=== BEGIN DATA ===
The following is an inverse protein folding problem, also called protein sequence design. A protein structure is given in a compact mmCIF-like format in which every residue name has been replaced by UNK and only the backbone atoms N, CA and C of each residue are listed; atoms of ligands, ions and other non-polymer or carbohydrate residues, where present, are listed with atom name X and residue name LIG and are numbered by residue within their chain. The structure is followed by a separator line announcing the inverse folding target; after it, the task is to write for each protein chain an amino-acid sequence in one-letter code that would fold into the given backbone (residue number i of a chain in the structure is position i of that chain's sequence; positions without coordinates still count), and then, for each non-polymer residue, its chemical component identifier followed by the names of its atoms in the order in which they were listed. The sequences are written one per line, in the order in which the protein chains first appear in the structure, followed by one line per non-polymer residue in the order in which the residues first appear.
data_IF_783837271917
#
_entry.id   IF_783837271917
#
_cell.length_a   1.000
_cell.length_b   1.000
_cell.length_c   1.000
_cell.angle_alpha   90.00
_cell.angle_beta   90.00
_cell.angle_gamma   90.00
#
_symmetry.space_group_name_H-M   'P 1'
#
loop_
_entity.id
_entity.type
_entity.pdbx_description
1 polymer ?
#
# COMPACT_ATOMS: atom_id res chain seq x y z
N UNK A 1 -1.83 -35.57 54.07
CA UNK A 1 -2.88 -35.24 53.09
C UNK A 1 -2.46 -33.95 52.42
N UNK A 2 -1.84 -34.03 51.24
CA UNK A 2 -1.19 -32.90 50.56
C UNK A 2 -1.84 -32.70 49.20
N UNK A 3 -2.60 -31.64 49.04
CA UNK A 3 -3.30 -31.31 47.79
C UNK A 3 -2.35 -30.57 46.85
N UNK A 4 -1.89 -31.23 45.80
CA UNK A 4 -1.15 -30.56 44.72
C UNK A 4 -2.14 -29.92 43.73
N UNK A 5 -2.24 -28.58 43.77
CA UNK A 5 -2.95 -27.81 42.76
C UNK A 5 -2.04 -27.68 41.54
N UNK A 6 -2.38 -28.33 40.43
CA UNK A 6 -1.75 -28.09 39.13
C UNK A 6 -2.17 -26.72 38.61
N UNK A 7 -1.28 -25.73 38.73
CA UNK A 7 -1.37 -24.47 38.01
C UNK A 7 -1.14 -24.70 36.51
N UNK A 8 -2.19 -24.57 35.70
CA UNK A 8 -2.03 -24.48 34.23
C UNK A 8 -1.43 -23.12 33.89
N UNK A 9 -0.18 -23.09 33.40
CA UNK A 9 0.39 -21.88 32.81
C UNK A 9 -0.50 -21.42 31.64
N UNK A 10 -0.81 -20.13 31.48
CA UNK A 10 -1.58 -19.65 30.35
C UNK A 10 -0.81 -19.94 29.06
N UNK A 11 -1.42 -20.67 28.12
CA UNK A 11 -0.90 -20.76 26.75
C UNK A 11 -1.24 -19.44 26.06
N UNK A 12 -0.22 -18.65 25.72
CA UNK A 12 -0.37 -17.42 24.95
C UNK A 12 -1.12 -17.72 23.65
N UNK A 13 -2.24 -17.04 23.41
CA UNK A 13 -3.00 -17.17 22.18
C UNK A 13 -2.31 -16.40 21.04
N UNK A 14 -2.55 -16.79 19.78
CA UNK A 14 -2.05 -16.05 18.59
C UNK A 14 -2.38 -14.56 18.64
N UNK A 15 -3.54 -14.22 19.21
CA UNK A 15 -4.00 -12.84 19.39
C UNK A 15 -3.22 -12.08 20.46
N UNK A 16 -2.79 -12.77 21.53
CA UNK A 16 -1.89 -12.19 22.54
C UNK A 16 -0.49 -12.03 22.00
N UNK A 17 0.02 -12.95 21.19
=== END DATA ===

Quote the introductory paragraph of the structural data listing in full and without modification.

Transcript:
The following is an inverse protein folding problem, also called protein sequence design. A protein structure is given in a compact mmCIF-like format in which every residue name has been replaced by UNK and only the backbone atoms N, CA and C of each residue are listed; atoms of ligands, ions and other non-polymer or carbohydrate residues, where present, are listed with atom name X and residue name LIG and are numbered by residue within their chain. The structure is followed by a separator line announcing the inverse folding target; after it, the task is to write for each protein chain an amino-acid sequence in one-letter code that would fold into the given backbone (residue number i of a chain in the structure is position i of that chain's sequence; positions without coordinates still count), and then, for each non-polymer residue, its chemical component identifier followed by the names of its atoms in the order in which they were listed. The sequences are written one per line, in the order in which the protein chains first appear in the structure, followed by one line per non-polymer residue in the order in which the residues first appear.